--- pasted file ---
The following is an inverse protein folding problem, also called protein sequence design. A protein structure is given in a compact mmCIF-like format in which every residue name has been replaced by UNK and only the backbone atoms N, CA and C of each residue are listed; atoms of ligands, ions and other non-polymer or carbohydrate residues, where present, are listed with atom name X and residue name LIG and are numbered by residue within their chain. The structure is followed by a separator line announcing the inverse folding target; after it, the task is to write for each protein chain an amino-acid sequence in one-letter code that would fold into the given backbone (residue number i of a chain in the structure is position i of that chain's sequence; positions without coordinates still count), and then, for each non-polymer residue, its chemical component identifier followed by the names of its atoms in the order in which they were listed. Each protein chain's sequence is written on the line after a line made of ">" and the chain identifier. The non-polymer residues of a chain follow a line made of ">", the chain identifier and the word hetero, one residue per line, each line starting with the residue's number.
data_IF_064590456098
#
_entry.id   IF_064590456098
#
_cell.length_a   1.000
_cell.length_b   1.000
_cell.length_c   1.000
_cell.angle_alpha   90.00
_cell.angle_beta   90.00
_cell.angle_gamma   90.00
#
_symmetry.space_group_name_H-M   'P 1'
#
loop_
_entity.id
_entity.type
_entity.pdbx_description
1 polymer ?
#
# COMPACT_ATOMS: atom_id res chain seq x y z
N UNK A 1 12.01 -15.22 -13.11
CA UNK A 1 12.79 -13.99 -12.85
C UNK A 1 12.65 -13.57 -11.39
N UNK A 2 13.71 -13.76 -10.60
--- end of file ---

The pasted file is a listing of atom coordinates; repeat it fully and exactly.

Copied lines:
The following is an inverse protein folding problem, also called protein sequence design. A protein structure is given in a compact mmCIF-like format in which every residue name has been replaced by UNK and only the backbone atoms N, CA and C of each residue are listed; atoms of ligands, ions and other non-polymer or carbohydrate residues, where present, are listed with atom name X and residue name LIG and are numbered by residue within their chain. The structure is followed by a separator line announcing the inverse folding target; after it, the task is to write for each protein chain an amino-acid sequence in one-letter code that would fold into the given backbone (residue number i of a chain in the structure is position i of that chain's sequence; positions without coordinates still count), and then, for each non-polymer residue, its chemical component identifier followed by the names of its atoms in the order in which they were listed. Each protein chain's sequence is written on the line after a line made of ">" and the chain identifier. The non-polymer residues of a chain follow a line made of ">", the chain identifier and the word hetero, one residue per line, each line starting with the residue's number.
data_IF_064590456098
#
_entry.id   IF_064590456098
#
_cell.length_a   1.000
_cell.length_b   1.000
_cell.length_c   1.000
_cell.angle_alpha   90.00
_cell.angle_beta   90.00
_cell.angle_gamma   90.00
#
_symmetry.space_group_name_H-M   'P 1'
#
loop_
_entity.id
_entity.type
_entity.pdbx_description
1 polymer ?
#
# COMPACT_ATOMS: atom_id res chain seq x y z
N UNK A 1 12.01 -15.22 -13.11
CA UNK A 1 12.79 -13.99 -12.85
C UNK A 1 12.65 -13.57 -11.39
N UNK A 2 13.71 -13.76 -10.60